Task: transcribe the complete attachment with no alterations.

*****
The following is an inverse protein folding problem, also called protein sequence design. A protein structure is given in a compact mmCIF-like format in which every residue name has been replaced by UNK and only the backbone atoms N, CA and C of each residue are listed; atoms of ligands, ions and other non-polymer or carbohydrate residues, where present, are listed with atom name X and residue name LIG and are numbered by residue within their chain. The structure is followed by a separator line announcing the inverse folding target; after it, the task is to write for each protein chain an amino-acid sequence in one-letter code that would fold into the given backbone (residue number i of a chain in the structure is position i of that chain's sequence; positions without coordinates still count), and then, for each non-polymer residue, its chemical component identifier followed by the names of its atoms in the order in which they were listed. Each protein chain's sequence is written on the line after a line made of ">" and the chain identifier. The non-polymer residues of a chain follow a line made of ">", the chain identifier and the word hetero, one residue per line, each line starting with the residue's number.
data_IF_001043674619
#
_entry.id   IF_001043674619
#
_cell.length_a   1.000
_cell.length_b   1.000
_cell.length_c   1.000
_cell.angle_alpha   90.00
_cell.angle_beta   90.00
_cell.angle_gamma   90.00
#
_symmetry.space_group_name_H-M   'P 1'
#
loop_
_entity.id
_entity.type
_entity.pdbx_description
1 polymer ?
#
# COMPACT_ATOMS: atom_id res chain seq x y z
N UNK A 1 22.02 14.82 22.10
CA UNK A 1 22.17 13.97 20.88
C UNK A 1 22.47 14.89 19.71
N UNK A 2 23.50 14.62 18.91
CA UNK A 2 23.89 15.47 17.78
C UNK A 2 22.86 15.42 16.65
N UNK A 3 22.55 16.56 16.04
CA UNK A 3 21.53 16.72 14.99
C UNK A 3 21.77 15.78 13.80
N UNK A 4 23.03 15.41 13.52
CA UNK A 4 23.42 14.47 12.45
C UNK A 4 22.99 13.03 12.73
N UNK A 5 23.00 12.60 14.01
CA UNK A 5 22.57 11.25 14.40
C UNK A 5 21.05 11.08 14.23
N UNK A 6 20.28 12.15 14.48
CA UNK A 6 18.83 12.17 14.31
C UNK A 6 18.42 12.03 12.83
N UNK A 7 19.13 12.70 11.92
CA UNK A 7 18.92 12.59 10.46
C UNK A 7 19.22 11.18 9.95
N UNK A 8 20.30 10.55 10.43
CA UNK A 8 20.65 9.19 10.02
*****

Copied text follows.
The following is an inverse protein folding problem, also called protein sequence design. A protein structure is given in a compact mmCIF-like format in which every residue name has been replaced by UNK and only the backbone atoms N, CA and C of each residue are listed; atoms of ligands, ions and other non-polymer or carbohydrate residues, where present, are listed with atom name X and residue name LIG and are numbered by residue within their chain. The structure is followed by a separator line announcing the inverse folding target; after it, the task is to write for each protein chain an amino-acid sequence in one-letter code that would fold into the given backbone (residue number i of a chain in the structure is position i of that chain's sequence; positions without coordinates still count), and then, for each non-polymer residue, its chemical component identifier followed by the names of its atoms in the order in which they were listed. Each protein chain's sequence is written on the line after a line made of ">" and the chain identifier. The non-polymer residues of a chain follow a line made of ">", the chain identifier and the word hetero, one residue per line, each line starting with the residue's number.
data_IF_001043674619
#
_entry.id   IF_001043674619
#
_cell.length_a   1.000
_cell.length_b   1.000
_cell.length_c   1.000
_cell.angle_alpha   90.00
_cell.angle_beta   90.00
_cell.angle_gamma   90.00
#
_symmetry.space_group_name_H-M   'P 1'
#
loop_
_entity.id
_entity.type
_entity.pdbx_description
1 polymer ?
#
# COMPACT_ATOMS: atom_id res chain seq x y z
N UNK A 1 22.02 14.82 22.10
CA UNK A 1 22.17 13.97 20.88
C UNK A 1 22.47 14.89 19.71
N UNK A 2 23.50 14.62 18.91
CA UNK A 2 23.89 15.47 17.78
C UNK A 2 22.86 15.42 16.65
N UNK A 3 22.55 16.56 16.04
CA UNK A 3 21.53 16.72 14.99
C UNK A 3 21.77 15.78 13.80
N UNK A 4 23.03 15.41 13.52
CA UNK A 4 23.42 14.47 12.45
C UNK A 4 22.99 13.03 12.73
N UNK A 5 23.00 12.60 14.01
CA UNK A 5 22.57 11.25 14.40
C UNK A 5 21.05 11.08 14.23
N UNK A 6 20.28 12.15 14.48
CA UNK A 6 18.83 12.17 14.31
C UNK A 6 18.42 12.03 12.83
N UNK A 7 19.13 12.70 11.92
CA UNK A 7 18.92 12.59 10.46
C UNK A 7 19.22 11.18 9.95
N UNK A 8 20.30 10.55 10.43
CA UNK A 8 20.65 9.19 10.02